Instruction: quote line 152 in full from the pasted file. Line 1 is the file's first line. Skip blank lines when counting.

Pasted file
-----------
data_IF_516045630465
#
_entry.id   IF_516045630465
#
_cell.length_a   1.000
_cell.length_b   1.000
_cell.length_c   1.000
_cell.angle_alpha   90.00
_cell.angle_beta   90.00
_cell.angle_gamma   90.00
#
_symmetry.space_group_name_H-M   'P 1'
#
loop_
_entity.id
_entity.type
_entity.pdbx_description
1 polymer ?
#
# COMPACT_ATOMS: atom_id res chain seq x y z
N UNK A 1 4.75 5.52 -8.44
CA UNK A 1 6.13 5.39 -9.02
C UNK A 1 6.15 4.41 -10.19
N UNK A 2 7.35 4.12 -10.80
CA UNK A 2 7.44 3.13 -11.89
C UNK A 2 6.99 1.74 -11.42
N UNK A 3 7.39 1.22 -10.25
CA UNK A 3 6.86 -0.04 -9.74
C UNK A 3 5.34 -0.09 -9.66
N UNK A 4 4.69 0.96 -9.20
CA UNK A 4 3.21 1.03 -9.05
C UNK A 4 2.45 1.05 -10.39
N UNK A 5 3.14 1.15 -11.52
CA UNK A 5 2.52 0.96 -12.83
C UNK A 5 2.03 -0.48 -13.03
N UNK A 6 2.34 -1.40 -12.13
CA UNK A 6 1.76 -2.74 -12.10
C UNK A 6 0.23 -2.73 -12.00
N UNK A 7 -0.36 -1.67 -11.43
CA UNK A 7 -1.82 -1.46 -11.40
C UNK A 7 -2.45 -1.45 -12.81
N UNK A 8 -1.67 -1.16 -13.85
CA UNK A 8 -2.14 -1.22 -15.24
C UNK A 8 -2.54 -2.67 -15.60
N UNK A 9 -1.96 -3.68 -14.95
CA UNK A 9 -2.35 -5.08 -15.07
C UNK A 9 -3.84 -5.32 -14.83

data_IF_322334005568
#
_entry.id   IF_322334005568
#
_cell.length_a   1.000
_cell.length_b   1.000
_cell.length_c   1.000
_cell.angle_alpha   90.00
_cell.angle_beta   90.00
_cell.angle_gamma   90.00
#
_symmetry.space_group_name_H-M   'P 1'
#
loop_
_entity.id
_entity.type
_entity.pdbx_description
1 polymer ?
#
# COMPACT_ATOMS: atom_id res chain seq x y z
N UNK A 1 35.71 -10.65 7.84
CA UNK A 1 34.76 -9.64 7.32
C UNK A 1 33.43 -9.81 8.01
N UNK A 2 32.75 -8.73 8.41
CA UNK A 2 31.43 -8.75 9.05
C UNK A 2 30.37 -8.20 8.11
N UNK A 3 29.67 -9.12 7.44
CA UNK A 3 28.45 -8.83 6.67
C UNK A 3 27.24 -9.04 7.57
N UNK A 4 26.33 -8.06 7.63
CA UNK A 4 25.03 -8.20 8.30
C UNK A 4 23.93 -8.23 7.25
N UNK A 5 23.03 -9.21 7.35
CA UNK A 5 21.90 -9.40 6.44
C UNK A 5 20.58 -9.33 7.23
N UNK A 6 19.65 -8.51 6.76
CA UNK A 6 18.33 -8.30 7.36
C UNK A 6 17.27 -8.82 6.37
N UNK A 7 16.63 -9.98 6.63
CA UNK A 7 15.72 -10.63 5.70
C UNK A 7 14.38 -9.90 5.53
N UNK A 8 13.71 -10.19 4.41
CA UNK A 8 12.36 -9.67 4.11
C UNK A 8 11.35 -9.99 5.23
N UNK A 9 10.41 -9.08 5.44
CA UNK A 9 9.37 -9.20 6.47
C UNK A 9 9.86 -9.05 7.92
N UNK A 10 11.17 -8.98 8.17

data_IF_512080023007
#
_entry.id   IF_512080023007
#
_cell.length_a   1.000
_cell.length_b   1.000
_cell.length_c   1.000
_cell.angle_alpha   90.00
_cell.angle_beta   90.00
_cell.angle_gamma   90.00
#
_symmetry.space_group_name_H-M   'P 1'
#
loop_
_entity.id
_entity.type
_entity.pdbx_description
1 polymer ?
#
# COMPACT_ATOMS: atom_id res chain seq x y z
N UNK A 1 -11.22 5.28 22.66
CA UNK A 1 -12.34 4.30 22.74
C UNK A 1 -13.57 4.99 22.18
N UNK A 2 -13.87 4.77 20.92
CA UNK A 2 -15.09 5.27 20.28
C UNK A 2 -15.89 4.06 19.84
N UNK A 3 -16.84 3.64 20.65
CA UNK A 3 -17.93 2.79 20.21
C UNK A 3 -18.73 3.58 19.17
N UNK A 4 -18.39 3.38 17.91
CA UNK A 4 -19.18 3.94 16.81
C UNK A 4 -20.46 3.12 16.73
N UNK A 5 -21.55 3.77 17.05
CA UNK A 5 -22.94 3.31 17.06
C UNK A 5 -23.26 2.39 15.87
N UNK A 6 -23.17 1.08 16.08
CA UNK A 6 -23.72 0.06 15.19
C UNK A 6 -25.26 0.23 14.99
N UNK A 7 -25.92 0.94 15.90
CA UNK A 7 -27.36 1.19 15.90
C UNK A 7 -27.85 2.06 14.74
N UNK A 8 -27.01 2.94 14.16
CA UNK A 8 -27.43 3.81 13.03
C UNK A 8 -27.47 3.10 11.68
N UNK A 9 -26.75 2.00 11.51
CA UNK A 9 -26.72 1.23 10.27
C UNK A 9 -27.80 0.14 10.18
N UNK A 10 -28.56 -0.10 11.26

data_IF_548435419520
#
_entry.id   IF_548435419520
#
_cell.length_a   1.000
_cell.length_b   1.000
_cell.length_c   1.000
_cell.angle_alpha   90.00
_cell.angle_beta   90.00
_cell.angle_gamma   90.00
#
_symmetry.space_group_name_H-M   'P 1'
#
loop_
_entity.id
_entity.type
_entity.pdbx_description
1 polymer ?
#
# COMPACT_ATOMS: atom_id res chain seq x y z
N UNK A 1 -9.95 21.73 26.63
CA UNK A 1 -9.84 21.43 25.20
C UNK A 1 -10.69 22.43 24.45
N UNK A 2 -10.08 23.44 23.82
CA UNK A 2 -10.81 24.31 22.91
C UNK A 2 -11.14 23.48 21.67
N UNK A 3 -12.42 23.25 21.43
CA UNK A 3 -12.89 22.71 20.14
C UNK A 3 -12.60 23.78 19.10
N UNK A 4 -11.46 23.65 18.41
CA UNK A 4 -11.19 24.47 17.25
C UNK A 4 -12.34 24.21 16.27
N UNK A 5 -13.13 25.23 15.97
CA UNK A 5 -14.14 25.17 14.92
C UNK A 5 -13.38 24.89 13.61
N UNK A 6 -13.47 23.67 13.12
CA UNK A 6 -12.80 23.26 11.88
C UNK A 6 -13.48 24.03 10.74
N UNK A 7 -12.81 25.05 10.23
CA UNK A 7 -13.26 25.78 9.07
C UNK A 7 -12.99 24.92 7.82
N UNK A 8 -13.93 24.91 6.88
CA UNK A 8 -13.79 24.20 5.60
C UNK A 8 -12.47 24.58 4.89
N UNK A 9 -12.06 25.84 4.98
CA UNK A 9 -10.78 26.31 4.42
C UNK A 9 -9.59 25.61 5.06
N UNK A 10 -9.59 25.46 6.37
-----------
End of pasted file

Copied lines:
_cell.angle_beta   90.00